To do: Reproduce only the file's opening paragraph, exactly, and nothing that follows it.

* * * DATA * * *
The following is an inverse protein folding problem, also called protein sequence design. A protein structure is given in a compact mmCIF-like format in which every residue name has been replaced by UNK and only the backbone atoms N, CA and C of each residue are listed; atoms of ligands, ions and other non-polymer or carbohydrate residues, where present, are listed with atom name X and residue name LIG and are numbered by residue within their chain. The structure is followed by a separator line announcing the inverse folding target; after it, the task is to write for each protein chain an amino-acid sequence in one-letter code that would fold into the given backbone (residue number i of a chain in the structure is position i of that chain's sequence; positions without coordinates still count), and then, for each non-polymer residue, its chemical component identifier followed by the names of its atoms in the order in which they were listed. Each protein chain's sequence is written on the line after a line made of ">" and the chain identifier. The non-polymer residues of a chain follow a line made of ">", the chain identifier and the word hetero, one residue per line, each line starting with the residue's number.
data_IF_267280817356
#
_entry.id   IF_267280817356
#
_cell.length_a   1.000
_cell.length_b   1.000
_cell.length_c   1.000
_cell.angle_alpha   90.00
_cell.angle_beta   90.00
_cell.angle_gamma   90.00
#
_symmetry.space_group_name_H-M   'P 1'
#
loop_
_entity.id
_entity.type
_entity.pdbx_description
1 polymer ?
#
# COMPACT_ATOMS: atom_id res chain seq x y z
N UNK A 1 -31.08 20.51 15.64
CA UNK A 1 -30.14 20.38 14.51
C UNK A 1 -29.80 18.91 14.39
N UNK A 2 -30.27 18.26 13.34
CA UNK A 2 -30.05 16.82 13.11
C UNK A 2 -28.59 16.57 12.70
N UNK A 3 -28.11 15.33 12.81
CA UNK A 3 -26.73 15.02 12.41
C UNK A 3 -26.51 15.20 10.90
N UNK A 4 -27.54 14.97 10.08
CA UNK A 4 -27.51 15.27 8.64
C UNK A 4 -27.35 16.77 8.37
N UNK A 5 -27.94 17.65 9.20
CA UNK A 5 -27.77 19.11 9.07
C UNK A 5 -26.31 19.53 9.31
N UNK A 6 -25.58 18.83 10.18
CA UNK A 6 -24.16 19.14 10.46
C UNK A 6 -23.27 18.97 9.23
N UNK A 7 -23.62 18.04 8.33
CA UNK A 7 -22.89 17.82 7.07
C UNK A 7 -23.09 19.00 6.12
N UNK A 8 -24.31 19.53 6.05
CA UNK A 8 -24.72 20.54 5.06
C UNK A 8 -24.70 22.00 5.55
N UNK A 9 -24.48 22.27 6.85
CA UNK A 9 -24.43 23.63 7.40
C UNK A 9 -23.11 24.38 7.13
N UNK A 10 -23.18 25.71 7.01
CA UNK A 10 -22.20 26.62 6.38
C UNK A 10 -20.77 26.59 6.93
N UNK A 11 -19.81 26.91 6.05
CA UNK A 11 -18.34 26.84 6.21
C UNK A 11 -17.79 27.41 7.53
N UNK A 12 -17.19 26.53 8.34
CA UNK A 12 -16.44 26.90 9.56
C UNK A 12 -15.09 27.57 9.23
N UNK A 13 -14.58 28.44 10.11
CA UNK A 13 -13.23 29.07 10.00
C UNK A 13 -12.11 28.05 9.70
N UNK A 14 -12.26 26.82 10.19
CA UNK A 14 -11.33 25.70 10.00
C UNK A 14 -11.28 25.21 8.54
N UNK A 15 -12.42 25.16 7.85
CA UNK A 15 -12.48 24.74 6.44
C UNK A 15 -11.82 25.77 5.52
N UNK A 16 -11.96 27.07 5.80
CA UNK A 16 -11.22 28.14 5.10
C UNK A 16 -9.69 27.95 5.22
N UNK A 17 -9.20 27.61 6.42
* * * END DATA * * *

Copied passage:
The following is an inverse protein folding problem, also called protein sequence design. A protein structure is given in a compact mmCIF-like format in which every residue name has been replaced by UNK and only the backbone atoms N, CA and C of each residue are listed; atoms of ligands, ions and other non-polymer or carbohydrate residues, where present, are listed with atom name X and residue name LIG and are numbered by residue within their chain. The structure is followed by a separator line announcing the inverse folding target; after it, the task is to write for each protein chain an amino-acid sequence in one-letter code that would fold into the given backbone (residue number i of a chain in the structure is position i of that chain's sequence; positions without coordinates still count), and then, for each non-polymer residue, its chemical component identifier followed by the names of its atoms in the order in which they were listed. Each protein chain's sequence is written on the line after a line made of ">" and the chain identifier. The non-polymer residues of a chain follow a line made of ">", the chain identifier and the word hetero, one residue per line, each line starting with the residue's number.